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The University of South Alabama College of Medicine welcomed 74 of the nation’s brightest students last week for the Class of 2017’s freshman orientation.
Tung Vu, who received his bachelor’s degree in biomedical sciences from USA, explained that orientation was going well, but that he is ready to get started with the application aspect of practicing medicine. “I’m excited because this is what I’ve always wanted to do.”
During freshman orientation, the students’ schedules were packed with information sessions, icebreakers, policy briefings, study strategies, campus tours, and fittings for their white coat -- the traditional dress of physicians for more than 100 years.
Throughout the week, the new medical students were provided with an overview of what they should expect during the upcoming years as they study medicine. On Wednesday, a team of specialists was brought in to discuss adapting to and handling the stress of medical school. The students were also given valuable insight of effective study strategies by Dr. Jeffrey Sosnowski, assistant professor of pathology at the USA College of Medicine.
This year’s class is composed of scholars from around the nation, with diverse backgrounds. “I’m just ready to get started,” said first-year medical student Jay White. “My story is probably a little different than most of the others,” he continued. White, a native of Baton Rouge, La., practiced as an attorney for five years before experiencing a change of heart. Not long after, he began the pursuit of a career in the medical field.
Many students enter medical school with a clear and direct idea of which branch of medicine they want to pursue. Others come in with an open mind, willing to change. For Joy Underwood, a graduate of the University of Alabama at Birmingham with a degree in biology, she finds interest in neurology and emergency medicine, but is keeping her options open. Underwood said that she is excited to see where her career will take her.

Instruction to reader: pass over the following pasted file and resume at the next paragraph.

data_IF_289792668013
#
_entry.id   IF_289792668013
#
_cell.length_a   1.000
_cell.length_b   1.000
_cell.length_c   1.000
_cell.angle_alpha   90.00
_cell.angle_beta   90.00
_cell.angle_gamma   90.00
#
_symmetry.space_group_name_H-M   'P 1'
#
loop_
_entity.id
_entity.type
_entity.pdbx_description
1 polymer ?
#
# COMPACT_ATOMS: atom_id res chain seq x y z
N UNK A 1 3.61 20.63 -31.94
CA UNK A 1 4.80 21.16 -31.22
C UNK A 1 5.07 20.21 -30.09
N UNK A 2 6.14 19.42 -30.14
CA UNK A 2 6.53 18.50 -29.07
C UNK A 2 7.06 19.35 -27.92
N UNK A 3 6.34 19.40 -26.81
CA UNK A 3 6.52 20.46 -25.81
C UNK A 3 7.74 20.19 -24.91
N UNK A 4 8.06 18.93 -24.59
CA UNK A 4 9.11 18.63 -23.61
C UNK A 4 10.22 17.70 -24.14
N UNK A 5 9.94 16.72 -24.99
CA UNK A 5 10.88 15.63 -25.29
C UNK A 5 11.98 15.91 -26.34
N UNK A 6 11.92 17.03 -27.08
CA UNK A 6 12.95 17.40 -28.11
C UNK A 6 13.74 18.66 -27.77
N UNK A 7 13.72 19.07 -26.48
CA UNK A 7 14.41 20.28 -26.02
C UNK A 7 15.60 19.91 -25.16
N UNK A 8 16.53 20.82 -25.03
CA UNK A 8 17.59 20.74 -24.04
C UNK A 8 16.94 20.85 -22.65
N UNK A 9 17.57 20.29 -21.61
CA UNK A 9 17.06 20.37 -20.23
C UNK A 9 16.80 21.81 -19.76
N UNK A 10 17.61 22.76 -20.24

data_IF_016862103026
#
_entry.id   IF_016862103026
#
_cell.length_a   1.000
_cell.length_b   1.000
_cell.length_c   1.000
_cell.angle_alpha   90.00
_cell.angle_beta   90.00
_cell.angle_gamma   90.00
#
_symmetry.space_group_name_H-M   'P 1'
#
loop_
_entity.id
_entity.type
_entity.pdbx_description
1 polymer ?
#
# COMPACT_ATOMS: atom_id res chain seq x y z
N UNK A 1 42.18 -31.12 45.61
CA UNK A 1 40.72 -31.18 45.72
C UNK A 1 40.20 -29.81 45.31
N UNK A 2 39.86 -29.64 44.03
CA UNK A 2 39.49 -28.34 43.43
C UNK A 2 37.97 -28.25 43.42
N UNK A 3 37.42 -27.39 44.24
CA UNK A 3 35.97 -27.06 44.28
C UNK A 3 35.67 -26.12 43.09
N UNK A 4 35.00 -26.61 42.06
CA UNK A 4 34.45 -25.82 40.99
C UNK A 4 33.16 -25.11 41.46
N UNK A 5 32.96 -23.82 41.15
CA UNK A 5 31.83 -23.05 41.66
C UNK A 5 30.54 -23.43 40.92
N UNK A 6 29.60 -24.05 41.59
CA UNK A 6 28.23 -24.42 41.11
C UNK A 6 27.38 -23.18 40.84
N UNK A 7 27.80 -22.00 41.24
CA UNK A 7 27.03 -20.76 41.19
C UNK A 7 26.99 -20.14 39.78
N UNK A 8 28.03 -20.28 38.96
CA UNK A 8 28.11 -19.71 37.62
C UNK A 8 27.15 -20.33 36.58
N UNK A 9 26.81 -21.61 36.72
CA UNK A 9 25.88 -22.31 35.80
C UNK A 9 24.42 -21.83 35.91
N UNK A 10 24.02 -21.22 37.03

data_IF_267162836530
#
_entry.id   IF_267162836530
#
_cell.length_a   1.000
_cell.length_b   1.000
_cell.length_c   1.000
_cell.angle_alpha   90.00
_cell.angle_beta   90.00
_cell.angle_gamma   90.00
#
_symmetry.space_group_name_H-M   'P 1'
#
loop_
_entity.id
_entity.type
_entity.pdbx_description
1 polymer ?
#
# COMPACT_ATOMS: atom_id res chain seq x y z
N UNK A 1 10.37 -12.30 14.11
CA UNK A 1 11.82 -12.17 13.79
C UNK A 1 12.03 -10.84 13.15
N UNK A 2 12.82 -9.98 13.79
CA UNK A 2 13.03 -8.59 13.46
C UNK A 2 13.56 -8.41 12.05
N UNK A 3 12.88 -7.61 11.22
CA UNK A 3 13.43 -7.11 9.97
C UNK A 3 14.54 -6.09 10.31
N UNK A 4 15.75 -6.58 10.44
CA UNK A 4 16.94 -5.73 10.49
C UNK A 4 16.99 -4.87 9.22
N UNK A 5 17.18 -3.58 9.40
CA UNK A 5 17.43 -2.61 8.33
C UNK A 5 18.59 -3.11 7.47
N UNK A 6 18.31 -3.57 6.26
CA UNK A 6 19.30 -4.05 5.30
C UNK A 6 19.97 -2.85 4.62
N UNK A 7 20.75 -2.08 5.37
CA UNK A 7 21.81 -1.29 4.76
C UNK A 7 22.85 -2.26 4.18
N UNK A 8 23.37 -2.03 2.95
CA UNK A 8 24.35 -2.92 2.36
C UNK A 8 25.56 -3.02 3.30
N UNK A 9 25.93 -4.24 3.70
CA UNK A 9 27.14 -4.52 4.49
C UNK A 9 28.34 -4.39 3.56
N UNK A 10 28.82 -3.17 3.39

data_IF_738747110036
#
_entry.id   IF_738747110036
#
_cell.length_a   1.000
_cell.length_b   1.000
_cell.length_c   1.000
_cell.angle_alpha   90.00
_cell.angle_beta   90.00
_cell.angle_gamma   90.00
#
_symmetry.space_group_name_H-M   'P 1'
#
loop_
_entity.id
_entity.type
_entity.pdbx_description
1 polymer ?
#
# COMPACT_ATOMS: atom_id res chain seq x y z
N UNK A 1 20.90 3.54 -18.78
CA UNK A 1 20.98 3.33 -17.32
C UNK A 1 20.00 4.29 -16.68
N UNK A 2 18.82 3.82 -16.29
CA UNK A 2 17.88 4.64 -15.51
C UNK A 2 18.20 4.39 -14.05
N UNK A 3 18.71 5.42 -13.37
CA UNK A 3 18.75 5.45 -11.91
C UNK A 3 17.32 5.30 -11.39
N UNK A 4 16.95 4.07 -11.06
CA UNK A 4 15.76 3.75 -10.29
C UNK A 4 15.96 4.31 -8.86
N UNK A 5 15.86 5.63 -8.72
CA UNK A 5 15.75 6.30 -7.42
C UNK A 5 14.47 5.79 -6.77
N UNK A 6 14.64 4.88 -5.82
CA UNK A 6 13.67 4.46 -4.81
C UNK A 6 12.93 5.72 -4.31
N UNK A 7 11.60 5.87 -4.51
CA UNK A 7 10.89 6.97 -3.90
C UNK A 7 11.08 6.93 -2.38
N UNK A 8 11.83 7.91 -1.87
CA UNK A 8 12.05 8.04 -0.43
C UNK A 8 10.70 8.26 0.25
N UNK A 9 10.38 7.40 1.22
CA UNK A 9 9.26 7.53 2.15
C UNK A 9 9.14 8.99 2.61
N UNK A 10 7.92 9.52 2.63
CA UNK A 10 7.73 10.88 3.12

Underwood explained that she is the most eager to begin clinical work; however, she foresees that component of the program to be the most challenging element of her studies.
When asked if there were any doctors in her family, she relaxed, nodded her head, and with a smile said, “Oh yes.” Her father’s family is full of physicians and her mother’s family is rich with nurses. “You could say we’re a medical family,” she explained.
For some first-year students, it has been a lifelong dream to become a practicing physician. “During my undergraduate career at USA I had the chance to shadow physicians at the USA Medical Center. I also spent a year doing cancer research at the Mitchell Cancer Institute,” Vu said. “Those experiences were great learning opportunities and played huge roles in helping me to decide that medicine is the field that I can see myself enjoying and succeeding in.”
Vu is proud to be the first doctor in his family and can hardly wait to begin learning complex medical concepts. Vu said that he is most enthusiastic to begin applying what he has studied to real life situations.
When searching for the right professional school, there are many factors to consider. The comfort and quality of the local area is a key element. “When I came for my interview, I fell in love with the atmosphere,” said Jacob Sexton, a first-generation medical student. “It’s in a great location, too, near the beach. There are lots of interesting things nearby that we can do during the few holidays we will have.”
“The most exciting part of medical school, for me, is the experience to continue to learn new and innovative things every day,” Sexton explained. “Medicine is always changing, and I am looking forward to learning and working in a profession in which no two days will ever be the same.”
Sexton is from Luverne, Ala., and attended Troy University, where he received his bachelor of science degree in athletic training. He said he would like to work along the Florida panhandle, practicing as an orthopedic surgeon or working in emergency medicine.
All of the first-year students agree that they are excited to get started. “I think the biggest challenge will be establishing a schedule and getting used to the pace of a medical student’s life,” Sexton said.
“The process of adapting and making the change from undergraduate school to a professional school will be difficult,” said Vu, “but I guess you could say this has always been my dream.”
© 2018 USA Health